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LONDON — The British Environment Agency on Wednesday urged world leaders to take decisive action to combat climate change, issuing a stark warning before a U.N. summit in Glasgow this month when some 20,000 delegates from nearly every country will discuss ways to tackle potentially disastrous global warming.

“It is adapt or die,” Emma Howard Boyd, chairwoman of the government agency, said in a report to the British government.

Deadly floods like those in Germany this summer will happen in Britain sooner or later, no matter how high the country’s flood defenses are built, she cautioned, urging adaptations to homes and workplaces to make them more resilient to the effects of the increasingly violent weather brought on by the climate emergency.

“While mitigation might save the planet, it is adaptation, preparing for climate shocks, that will save millions of lives,” she said.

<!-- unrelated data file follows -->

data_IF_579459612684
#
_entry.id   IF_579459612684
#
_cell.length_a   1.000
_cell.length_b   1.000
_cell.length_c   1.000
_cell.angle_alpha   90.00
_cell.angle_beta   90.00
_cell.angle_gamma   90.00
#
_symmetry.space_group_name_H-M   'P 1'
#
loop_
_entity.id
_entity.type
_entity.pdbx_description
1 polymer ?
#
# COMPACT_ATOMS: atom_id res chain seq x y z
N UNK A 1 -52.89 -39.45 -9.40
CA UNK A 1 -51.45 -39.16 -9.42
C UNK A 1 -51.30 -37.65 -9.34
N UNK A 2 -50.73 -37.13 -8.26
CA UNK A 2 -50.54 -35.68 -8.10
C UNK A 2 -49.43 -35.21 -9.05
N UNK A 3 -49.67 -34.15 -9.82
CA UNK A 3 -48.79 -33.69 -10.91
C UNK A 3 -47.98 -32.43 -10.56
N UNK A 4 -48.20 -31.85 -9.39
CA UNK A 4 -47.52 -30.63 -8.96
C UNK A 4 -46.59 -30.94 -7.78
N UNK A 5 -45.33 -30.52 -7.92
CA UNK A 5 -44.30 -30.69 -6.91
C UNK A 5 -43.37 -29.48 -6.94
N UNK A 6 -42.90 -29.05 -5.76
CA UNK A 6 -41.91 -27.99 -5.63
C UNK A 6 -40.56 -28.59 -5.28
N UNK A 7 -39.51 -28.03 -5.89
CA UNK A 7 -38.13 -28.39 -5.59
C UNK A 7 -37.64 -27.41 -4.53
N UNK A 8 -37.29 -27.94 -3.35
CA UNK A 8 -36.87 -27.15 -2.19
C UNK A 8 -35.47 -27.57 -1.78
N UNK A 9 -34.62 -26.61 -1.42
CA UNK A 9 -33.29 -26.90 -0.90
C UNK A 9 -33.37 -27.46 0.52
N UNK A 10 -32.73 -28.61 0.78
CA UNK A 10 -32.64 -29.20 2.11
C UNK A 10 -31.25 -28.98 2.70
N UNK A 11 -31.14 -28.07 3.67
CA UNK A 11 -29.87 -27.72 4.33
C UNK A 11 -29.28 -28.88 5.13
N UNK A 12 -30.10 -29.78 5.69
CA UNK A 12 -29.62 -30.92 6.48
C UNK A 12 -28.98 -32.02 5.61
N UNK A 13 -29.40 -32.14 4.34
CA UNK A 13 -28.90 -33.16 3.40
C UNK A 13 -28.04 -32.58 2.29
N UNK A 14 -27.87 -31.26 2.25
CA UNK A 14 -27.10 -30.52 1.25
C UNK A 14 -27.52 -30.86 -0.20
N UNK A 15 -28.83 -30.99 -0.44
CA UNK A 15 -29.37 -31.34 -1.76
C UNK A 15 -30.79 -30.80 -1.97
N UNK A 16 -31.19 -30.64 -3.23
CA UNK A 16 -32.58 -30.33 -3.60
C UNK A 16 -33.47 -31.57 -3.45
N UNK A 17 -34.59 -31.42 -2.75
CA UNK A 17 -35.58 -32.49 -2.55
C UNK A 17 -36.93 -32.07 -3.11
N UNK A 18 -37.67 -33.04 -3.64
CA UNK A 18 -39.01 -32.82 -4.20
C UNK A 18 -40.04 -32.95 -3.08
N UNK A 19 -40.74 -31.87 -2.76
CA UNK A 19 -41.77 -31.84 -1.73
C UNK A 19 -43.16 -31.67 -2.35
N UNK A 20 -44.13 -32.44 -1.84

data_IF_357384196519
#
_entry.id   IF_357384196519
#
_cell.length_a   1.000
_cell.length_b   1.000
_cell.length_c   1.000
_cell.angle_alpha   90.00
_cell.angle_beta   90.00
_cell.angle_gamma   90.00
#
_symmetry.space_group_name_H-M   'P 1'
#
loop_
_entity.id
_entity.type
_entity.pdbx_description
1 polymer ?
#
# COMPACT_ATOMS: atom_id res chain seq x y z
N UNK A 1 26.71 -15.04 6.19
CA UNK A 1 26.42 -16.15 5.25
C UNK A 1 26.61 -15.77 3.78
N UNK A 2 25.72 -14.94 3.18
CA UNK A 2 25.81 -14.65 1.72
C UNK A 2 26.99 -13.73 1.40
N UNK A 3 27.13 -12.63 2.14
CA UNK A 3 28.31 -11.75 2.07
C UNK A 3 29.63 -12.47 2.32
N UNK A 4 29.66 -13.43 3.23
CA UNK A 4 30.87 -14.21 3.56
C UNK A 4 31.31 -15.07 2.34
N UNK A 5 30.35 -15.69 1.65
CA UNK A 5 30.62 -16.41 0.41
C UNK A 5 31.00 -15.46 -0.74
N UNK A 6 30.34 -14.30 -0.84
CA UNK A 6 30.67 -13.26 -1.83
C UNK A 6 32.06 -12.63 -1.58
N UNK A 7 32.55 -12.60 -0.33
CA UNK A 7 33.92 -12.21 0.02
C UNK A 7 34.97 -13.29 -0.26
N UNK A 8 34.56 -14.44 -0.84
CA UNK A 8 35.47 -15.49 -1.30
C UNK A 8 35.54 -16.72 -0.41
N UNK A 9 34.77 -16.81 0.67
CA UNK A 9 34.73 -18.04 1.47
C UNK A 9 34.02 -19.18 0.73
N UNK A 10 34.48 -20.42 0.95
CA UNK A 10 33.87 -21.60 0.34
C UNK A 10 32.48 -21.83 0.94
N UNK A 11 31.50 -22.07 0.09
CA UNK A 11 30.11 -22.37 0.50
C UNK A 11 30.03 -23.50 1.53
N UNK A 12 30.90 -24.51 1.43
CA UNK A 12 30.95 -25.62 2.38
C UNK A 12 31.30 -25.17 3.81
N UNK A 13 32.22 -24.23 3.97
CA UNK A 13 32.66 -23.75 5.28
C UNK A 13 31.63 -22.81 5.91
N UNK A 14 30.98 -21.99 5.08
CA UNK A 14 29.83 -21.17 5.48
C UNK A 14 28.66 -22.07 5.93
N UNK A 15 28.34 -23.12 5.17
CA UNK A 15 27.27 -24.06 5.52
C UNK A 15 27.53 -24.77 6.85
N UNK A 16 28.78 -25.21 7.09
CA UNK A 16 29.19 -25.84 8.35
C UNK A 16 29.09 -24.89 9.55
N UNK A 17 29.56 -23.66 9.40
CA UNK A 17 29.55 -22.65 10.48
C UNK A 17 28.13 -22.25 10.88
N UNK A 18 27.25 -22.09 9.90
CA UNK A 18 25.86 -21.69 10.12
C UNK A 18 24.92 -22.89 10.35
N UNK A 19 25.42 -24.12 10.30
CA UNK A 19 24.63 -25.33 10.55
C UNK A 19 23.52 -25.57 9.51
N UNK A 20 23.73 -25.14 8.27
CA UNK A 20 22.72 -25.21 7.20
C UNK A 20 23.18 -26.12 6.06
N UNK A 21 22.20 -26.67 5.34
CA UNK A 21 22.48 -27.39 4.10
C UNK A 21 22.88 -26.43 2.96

Even if countries manage to meet the target of limiting the average temperature rise to two degrees Celsius compared with preindustrial levels — the goal set in the 2015 Paris Agreement — the report said that winter rainfall was still expected to increase by 6 percent and summer rainfall to decrease by 15 percent in the 2050s compared with the last two decades of the previous millennium.

In Britain, about four million people and some 200 billion pounds, or $272 billion, of assets are at risk of flooding from rising levels in rivers and seas if no action is taken, the report warned.

The agency said it was working with the government, businesses and communities to shore up flood and coastal defenses over the next six years.



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